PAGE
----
This past summer I interned with the International Finance Corporation (IFC) within the modeling team. My specific work focused on IFC Fragile and Conflict-Affected Situations (FCS) Division, a group of nations that struggle with a variety of unique factors (social and armed conflict, exclusion of marginalized groups, low levels of trust in public institutions, etc).
My summer project looked at developing frameworks to assist the IFC conduct ex ante and post ante evaluation of projects in FCS countries. I conducted research on a range of countries and ended up building four country specific frameworks that analyzed the drivers of fragility. I collected development indicator data and developed four primers that characterized conflict and fragility in a specific country, and connected conflict drivers and development gaps with existing World Bank Group development goals. This project helped me understand the systematic approach the IFC takes in evaluating their investments, while furthering my understanding development gap trends of fragile states.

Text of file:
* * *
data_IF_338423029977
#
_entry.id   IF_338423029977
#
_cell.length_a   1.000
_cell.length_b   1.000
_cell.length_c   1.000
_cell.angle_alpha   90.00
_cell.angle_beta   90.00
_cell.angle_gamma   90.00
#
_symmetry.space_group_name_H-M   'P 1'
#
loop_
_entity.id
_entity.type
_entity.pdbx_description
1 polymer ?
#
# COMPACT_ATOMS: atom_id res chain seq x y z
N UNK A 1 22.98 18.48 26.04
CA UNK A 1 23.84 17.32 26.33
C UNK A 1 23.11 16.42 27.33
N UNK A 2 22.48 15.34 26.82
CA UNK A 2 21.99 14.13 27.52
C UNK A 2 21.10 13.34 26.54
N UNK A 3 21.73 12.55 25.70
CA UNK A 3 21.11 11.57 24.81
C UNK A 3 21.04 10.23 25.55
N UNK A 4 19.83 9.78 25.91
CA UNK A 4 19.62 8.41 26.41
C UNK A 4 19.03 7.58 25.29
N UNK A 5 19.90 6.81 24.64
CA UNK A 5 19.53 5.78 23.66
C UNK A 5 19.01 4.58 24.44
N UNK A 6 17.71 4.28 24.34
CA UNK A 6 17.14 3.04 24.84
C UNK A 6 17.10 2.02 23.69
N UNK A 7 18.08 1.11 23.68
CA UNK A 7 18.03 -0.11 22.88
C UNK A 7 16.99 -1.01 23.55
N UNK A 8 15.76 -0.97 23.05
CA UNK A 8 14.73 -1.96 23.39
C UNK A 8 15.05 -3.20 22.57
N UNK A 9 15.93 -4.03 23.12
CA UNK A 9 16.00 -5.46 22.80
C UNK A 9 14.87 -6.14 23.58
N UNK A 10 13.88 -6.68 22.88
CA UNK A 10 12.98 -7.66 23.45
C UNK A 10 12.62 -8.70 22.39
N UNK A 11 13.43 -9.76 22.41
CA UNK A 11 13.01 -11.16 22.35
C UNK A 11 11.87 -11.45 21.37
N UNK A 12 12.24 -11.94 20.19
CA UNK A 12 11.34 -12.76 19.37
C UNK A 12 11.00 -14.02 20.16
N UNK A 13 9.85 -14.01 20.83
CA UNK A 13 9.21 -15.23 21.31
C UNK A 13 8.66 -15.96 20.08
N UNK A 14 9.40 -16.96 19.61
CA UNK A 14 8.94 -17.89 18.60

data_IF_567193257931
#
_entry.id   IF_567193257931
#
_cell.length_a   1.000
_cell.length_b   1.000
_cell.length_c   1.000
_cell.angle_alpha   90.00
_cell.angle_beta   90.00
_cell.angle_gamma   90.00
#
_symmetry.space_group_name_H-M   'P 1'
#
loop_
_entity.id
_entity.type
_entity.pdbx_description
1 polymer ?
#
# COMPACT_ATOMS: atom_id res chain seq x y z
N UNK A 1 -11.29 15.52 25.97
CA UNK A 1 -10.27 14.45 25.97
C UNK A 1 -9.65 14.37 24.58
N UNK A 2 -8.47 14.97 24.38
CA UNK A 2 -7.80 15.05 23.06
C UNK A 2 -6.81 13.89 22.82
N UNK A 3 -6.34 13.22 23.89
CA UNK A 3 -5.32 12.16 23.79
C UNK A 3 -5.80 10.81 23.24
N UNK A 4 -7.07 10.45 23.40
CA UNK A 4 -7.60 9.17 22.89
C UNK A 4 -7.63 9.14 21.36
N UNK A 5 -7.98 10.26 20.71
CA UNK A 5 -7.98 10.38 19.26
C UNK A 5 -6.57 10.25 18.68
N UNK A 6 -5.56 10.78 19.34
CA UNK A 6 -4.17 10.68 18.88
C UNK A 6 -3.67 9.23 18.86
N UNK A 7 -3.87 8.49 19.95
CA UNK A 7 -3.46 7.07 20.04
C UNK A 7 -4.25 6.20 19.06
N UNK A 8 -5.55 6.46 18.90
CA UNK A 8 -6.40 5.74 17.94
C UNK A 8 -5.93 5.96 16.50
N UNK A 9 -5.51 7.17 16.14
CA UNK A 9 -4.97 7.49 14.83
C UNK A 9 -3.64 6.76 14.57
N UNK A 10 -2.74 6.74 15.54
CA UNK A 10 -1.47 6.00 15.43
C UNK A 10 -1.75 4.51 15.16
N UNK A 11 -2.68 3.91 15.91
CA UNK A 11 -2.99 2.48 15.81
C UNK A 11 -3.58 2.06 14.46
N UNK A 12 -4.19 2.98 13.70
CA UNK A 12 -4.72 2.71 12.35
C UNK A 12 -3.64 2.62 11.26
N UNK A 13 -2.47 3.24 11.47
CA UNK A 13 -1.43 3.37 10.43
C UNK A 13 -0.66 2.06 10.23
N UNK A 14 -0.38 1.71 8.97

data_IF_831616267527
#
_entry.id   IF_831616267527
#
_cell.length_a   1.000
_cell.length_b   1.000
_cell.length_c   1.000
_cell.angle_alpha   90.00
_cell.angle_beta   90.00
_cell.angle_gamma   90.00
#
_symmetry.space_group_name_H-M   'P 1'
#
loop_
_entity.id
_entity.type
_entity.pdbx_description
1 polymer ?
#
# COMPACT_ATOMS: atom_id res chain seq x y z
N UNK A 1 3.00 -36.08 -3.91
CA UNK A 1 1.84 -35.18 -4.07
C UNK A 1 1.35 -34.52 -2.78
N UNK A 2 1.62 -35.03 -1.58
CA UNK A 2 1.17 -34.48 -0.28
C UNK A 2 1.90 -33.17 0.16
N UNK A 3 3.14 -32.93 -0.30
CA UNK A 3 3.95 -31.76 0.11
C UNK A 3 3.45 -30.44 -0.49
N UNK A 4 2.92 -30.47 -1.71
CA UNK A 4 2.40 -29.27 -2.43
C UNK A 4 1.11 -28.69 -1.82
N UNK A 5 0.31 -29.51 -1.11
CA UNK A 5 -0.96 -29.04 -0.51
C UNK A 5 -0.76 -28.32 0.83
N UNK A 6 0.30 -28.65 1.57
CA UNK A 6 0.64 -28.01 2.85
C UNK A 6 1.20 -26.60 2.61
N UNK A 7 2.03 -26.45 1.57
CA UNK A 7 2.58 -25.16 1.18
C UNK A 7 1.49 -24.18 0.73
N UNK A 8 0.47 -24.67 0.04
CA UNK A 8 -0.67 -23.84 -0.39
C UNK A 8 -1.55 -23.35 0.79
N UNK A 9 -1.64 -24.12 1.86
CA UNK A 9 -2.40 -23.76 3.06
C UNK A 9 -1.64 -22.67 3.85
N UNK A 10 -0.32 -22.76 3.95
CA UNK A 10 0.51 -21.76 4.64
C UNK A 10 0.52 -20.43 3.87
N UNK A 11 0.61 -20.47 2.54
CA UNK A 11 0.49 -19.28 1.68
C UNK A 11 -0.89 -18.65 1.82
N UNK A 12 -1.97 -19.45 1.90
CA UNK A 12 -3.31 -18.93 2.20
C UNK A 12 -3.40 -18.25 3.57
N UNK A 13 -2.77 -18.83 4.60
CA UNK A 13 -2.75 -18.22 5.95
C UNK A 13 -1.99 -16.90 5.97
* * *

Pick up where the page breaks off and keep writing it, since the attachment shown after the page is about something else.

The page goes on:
Unfortunately, due to COVID-19 I conducted my internship remotely, but that did not prevent me from connecting with a wide range of practitioners. I was invited to observe an investment proposal briefing to IFC investment officers on a potential project in Latin America. This experience allowed me to strengthened my understanding on the decision-making process behind a development project.
I am grateful for the opportunity to work with the International Finance Corporation. As an U.S. Army Officer, I appreciated the opportunity to tie my previous work experience to developing frameworks that tie in unique conflict and fragility considerations to development and peace. I am thankful for the Carlucci family’s generous support during my summer.